Sunday, April 21, 2013

Question for the audience

A question for the audience: Where do you draw the line between historical fact and artistic license? This question comes up most in discussions about films with historical themes, such as JFK or Lincoln, but the same discussion also applies to books. I admit I am a purest on this question and feel historical facts, as we can understand them, are always more interesting and colorful than fabricating information to add color. Edmund Morris's Dutch, a biography of Ronald Reagan, famously added characters that allowed the author the ability to provide some additional perspective.  Morris felt this allowed him to tell a better story. Like many, I feel adding fictional material to what is purported to be an historical account (as biographies are) damages the integrity of the final product. In Dead Certainties Simon Schama tells two stories. One is the death of General Wolfe during the British conquest of Quebec in 1759, and the second is a murder mystery revolving around the death of George Parkman, uncle to historian Francis Parkman. The historian Parkman is the only thing tying the two sections of the book together. In this case Schama  identifies his book as a novella, but he weaves verifiable fact with fiction. Nonetheless, I enjoyed this work, but I still wonder what was real and what was not. Currently, I am reading William F. Buckley's Flying High: Remembering Barry Goldwater, an account of the conservative movement in the late 1950s and early 1960s. In the introduction Buckley refers to the work as "reliable" but adds that it is "not strictly factual" (both quotes are from page xi). In essence, Buckley feels he has the spirit of the times, but takes liberty in writing conversations (although he defends himself in stating that these words fit the character of the orator as the author understood it). One wonders, though, where to draw the line in using this book for classes, research, etc. I almost put down Flying High, but decided to continue reading it because it is enjoyable. On the historical side, I will take the broadest message from it. Of course, works labeled historical fiction are a totally different beast. It makes no pretense to historical accuracy, even though many historical events are portrayed accurately in such works. I do find historical fiction a valuable tool to understanding the past. I believe that examining other possible outcomes to real events helps better understand what actually did happen.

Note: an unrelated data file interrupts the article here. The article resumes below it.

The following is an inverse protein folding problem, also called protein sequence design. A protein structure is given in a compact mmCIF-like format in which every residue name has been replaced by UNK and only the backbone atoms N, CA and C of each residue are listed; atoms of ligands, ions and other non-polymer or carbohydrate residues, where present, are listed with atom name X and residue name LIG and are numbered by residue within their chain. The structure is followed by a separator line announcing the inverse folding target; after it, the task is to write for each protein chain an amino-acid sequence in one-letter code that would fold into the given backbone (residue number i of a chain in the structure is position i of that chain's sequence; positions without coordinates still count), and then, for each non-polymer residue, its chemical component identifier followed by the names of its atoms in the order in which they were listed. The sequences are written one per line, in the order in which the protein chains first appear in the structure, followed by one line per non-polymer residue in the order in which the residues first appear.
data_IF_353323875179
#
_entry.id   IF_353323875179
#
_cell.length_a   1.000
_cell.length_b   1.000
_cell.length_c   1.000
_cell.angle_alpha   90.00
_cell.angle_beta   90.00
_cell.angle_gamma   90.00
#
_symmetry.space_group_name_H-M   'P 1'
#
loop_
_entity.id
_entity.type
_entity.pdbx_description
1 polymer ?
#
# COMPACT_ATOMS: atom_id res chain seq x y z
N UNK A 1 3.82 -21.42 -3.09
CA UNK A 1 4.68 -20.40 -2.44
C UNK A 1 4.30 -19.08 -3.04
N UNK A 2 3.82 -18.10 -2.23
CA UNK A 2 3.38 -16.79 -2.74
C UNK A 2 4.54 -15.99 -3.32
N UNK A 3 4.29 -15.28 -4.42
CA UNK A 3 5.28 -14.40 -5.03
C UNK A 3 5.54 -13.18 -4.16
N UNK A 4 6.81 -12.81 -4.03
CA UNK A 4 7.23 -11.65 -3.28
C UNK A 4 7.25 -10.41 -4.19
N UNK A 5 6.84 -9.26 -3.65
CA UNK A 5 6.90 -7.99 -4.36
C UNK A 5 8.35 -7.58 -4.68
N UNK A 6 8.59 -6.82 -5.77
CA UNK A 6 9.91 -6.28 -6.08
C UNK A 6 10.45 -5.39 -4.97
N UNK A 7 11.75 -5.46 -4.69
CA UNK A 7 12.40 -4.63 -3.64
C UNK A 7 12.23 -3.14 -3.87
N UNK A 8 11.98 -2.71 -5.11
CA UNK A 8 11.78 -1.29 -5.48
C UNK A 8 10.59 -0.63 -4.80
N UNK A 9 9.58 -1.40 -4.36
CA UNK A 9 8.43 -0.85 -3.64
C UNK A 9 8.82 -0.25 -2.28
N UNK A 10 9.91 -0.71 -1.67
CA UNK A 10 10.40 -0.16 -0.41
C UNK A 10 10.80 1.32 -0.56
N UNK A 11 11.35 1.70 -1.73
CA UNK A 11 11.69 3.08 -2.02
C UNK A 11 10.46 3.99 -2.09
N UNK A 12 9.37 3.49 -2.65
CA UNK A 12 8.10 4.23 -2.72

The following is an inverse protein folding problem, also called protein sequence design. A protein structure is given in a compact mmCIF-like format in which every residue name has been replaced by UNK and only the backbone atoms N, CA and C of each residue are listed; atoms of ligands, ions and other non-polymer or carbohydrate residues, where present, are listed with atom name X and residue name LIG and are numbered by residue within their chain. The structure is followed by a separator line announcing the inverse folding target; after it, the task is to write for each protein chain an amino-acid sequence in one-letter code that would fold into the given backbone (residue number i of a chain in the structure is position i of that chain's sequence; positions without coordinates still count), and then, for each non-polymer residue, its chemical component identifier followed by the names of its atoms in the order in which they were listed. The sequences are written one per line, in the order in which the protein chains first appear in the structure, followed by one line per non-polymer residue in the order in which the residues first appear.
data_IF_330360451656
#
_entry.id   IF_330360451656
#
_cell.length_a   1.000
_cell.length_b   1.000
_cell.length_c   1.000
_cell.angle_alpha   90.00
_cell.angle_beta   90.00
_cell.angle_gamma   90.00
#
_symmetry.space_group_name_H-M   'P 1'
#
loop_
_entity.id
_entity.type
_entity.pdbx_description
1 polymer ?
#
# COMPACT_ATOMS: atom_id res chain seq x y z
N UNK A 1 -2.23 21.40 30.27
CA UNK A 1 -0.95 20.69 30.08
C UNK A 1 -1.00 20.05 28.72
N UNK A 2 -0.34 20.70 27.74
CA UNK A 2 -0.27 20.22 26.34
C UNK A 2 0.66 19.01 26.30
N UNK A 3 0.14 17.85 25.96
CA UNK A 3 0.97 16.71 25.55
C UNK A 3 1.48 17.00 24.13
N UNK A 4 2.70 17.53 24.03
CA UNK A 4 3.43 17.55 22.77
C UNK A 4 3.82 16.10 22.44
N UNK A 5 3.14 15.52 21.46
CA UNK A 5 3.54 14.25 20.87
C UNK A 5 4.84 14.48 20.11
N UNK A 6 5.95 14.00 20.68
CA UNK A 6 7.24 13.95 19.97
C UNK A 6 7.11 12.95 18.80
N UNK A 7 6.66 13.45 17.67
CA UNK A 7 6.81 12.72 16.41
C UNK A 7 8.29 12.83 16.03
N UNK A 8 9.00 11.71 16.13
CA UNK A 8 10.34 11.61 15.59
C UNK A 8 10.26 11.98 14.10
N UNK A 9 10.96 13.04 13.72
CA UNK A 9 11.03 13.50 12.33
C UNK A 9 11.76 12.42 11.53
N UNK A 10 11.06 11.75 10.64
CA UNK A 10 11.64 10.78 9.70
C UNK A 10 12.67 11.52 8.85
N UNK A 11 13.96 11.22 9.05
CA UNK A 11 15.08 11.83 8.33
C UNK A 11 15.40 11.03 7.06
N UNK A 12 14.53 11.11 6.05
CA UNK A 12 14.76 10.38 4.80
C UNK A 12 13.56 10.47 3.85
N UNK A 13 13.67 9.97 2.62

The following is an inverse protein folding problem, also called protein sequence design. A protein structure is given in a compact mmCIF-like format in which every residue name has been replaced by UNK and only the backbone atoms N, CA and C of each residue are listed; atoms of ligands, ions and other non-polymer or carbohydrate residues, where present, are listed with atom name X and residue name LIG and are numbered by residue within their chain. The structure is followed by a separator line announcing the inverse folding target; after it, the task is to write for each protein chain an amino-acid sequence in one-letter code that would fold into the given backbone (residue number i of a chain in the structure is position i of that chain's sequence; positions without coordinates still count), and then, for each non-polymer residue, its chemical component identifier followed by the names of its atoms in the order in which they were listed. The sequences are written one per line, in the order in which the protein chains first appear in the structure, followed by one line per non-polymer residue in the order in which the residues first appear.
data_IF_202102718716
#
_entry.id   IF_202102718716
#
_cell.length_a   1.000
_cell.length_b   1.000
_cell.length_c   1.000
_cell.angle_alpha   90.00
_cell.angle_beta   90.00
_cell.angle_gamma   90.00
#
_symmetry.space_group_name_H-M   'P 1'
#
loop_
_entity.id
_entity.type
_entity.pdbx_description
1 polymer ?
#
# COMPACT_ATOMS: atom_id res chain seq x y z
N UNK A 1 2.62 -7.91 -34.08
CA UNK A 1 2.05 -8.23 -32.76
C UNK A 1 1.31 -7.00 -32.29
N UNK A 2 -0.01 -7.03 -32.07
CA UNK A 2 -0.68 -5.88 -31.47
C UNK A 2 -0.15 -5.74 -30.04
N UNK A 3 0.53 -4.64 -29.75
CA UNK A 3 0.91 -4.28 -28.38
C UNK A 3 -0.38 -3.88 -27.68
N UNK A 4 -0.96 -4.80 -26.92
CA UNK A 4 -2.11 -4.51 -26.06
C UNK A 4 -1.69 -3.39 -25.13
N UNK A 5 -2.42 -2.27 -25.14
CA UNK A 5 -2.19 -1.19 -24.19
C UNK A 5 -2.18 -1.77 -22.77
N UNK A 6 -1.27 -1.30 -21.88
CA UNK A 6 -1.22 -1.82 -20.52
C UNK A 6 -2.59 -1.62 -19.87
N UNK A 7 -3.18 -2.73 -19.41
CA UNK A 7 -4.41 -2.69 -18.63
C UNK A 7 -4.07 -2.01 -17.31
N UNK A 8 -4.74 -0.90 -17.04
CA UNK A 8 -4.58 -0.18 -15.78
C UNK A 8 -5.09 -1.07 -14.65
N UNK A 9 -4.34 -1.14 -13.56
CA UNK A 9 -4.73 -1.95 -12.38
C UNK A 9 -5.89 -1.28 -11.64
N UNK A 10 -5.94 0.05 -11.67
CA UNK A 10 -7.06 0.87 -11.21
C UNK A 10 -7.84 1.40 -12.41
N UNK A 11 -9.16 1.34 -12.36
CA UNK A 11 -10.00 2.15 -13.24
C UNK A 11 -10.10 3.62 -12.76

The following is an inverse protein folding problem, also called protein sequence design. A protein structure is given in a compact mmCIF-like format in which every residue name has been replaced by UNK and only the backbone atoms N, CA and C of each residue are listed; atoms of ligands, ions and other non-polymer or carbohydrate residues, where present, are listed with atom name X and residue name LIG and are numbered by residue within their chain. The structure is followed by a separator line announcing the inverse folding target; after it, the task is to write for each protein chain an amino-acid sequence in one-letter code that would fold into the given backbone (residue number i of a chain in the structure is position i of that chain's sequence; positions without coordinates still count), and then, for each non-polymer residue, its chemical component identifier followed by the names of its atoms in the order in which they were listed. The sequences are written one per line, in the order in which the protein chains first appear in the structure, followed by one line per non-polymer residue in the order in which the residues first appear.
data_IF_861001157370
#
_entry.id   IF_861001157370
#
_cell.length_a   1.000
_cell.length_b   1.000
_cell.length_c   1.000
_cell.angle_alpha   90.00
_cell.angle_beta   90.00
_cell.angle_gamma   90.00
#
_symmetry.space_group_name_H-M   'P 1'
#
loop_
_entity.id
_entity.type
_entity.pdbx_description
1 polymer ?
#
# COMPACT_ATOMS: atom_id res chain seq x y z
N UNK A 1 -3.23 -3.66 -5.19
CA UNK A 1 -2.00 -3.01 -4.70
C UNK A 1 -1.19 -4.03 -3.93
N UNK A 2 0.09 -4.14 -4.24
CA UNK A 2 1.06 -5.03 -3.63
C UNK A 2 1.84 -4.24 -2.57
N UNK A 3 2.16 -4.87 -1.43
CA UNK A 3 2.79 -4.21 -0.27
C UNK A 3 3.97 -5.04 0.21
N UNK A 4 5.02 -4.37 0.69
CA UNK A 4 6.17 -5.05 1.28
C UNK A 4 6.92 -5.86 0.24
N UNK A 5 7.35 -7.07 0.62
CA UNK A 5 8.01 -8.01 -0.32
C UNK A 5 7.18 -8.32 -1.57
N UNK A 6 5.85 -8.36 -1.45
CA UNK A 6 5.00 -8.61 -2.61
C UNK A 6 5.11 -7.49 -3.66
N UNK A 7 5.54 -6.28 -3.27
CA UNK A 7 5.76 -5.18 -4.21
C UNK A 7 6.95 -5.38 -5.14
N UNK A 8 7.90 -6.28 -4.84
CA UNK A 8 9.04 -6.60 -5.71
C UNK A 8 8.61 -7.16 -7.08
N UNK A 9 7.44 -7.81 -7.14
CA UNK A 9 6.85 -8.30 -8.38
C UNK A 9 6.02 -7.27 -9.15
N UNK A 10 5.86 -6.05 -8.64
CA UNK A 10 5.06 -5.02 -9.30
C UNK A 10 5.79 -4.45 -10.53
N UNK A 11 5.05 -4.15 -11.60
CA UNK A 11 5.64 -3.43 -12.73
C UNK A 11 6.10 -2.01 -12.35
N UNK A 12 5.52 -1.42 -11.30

No comments:

Post a Comment